Polyphenols are the most important antioxidant phytochemicals found in vegetables and fruits due to bio-physicochemical properties. They are potentially beneficial to health because they are molecules with antimutagenic, antidiabetic, anti-inflammatory, antibacterial and anti-tumor activity. Some reports indicate that they also inhibit HIV. Polyphenols are currently studied for their diverse pharmacological actions on the treatment of various diseases (phytochemical therapies) and are currently considered as “life extenders”.

flavanoid-iconFlavonoids

Flavonoids are in the family of polyphenols and are characterized chemically by two benzene rings joined by a linear carbon chain. Flavonoids are commonly defined as dietary antioxidants for inflammation, however many of the biological effects of flavonoids appear to be related to their ability to modulate cell-signaling pathways. Evidence from studies indicates that regular consumption of foods containing flavonoids may reduce the risk several chronic conditions, including neurodegenerative diseases, atherosclerosis, and certain forms of cancer. The considerable results prompted further research into flavonoids’ ability to affect chronic disease by regulating numerous cell processes through signal transduction pathways.

Effective signal transduction requires proteins known as kinases, as mentioned earlier, which catalyze the phosphorylation of target proteins at specific sites. Flavonoids can selectively inhibit kinases that initiate cell-signaling cascades by binding to specific receptors in cell membranes, helping to regulate cell proliferation, inflammation, invasion, metastasis, and activation of apoptosis.

Flavonoids are an addition to the protocol when RCT treats patients with autoimmune disorders, such as Diabetes and Rheumatoid arthritis, as well as other conditions where inflammation is an issue.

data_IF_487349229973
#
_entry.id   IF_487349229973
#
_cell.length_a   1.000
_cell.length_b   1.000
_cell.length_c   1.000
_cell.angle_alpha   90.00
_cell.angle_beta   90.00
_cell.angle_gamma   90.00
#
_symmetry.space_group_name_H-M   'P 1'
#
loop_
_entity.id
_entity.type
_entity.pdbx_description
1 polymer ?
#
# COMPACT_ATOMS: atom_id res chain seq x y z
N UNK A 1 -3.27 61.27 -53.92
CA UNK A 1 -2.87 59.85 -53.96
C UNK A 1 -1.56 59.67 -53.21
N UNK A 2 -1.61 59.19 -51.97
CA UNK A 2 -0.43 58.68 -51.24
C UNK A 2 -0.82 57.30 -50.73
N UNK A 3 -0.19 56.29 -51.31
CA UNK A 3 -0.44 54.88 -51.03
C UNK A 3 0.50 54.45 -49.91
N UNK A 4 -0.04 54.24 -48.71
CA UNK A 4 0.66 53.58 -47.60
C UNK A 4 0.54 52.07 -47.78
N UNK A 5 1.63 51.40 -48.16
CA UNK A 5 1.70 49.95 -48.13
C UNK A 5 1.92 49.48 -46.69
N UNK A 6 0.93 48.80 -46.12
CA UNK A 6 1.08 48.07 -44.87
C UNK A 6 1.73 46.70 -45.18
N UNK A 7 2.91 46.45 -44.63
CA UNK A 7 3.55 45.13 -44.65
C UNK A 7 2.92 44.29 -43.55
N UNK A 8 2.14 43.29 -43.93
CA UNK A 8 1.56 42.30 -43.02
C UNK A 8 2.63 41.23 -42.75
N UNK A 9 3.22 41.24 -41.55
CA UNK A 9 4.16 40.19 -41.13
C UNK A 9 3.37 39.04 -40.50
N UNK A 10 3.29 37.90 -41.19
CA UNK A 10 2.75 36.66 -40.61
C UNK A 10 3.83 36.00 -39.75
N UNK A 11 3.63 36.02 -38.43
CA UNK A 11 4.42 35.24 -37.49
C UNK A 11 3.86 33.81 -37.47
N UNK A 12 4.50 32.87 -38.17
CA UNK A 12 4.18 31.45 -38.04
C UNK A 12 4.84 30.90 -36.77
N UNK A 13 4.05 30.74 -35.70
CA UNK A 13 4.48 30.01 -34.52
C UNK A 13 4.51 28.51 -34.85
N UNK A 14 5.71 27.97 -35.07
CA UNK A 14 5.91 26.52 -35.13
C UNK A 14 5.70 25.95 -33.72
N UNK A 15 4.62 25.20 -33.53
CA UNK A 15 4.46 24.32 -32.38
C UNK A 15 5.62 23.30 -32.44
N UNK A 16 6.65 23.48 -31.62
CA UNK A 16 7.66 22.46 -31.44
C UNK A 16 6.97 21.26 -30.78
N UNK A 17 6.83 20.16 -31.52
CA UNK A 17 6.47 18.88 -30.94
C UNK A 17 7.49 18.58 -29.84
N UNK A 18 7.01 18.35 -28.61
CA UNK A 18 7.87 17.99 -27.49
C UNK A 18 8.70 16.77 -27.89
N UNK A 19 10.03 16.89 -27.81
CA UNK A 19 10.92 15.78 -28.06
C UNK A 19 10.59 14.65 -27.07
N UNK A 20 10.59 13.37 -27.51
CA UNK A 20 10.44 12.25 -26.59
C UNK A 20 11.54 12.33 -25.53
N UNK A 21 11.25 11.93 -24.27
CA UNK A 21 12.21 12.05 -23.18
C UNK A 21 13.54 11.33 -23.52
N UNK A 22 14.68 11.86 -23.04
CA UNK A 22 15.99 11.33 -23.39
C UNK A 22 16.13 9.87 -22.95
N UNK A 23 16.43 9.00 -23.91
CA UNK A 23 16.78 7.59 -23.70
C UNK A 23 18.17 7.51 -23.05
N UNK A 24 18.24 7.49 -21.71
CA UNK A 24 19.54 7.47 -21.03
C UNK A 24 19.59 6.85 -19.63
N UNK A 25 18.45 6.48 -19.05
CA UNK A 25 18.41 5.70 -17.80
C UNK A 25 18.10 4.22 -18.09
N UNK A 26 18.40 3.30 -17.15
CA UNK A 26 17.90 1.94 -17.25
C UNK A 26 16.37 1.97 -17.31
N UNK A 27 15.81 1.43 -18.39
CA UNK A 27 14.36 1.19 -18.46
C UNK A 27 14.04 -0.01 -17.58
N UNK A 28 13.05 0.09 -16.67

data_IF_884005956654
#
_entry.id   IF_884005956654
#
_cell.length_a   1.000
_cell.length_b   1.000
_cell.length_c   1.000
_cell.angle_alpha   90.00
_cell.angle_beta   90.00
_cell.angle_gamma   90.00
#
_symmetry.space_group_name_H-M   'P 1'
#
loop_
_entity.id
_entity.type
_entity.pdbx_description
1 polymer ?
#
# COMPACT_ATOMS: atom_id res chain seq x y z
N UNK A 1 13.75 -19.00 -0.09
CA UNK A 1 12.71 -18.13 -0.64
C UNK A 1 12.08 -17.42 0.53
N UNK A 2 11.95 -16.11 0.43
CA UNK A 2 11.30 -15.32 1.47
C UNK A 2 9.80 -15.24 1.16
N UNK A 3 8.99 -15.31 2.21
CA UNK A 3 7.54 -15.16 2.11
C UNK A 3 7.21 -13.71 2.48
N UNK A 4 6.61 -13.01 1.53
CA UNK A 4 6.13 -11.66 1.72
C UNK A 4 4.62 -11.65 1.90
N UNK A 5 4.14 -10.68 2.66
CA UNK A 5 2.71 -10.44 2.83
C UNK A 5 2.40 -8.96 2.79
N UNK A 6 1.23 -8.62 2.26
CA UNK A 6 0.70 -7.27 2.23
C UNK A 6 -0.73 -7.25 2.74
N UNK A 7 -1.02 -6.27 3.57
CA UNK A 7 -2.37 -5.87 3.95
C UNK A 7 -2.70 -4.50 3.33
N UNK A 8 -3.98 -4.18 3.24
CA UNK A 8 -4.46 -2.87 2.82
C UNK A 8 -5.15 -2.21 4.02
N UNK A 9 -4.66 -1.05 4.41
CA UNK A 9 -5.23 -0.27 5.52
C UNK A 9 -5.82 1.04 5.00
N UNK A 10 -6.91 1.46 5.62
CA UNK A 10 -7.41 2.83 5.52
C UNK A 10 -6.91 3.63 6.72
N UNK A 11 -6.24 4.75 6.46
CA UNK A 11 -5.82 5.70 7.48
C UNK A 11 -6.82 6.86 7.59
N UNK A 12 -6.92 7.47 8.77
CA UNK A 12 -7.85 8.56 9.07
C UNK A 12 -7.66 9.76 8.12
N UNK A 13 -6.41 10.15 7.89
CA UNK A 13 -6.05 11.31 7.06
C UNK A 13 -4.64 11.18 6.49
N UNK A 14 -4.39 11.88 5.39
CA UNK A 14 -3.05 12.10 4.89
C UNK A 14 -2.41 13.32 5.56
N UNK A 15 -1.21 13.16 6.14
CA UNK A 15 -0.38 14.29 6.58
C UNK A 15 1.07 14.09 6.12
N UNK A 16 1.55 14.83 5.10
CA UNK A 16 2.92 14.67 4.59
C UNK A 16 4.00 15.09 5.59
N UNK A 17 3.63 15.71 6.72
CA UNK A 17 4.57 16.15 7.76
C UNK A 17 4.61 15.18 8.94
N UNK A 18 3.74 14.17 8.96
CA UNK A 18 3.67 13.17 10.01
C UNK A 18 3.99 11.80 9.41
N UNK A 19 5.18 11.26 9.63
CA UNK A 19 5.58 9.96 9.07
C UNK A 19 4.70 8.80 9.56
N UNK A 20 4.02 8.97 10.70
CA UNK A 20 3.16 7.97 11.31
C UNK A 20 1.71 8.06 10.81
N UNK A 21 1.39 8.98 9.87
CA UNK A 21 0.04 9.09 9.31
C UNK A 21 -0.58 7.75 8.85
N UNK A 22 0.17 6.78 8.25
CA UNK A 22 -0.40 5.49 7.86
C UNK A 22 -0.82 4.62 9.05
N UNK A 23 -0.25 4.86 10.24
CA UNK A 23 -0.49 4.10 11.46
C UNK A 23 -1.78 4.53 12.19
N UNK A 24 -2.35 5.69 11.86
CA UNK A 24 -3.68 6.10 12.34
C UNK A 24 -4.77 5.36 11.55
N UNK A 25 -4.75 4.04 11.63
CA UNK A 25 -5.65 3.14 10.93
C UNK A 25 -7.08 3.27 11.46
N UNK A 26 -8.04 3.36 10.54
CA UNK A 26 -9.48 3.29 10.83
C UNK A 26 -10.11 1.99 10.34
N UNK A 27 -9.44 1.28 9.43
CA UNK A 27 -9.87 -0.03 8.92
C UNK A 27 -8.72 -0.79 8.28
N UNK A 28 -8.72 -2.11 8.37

peptides-iconAntimicrobial Peptides

 
In the last decades, the indiscriminate use of conventional antibiotics has generated high rates of microbial resistance. This situation has increased the need for obtaining new antimicrobial compounds against infectious diseases. Among these, antimicrobial peptides (AMPs) have proven to be effective against various pathogenic microbes. Additionally, AMPs are usually produced by a non-specific innate immune response and play a critical role by directly combating susceptible pathogens and by recruiting and activating leukocytes at sites of infection.

These antimicrobial peptides are involved in the inhibition of cell growth and in the killing of several microorganisms, such as bacteria, fungi, enveloped viruses, protozoans and other parasites. These therapeutic agents can be isolated from different organisms, being widespread in nature and synthesized by microorganisms, plants and animals (both invertebrates and vertebrates). They have many properties similar to antibiotics, such as relatively small sizes (below 25-30 kDa), amphipathic structures, cationic nature, and offer low probability for the generation of microbial resistance.

In recent years, many novel AMPs, with very promising therapeutic properties, have been discovered. These peptides have been the base for the production of chemical analogs, which have been designed, chemically synthesized and tested in vitro for their antimicrobial activity.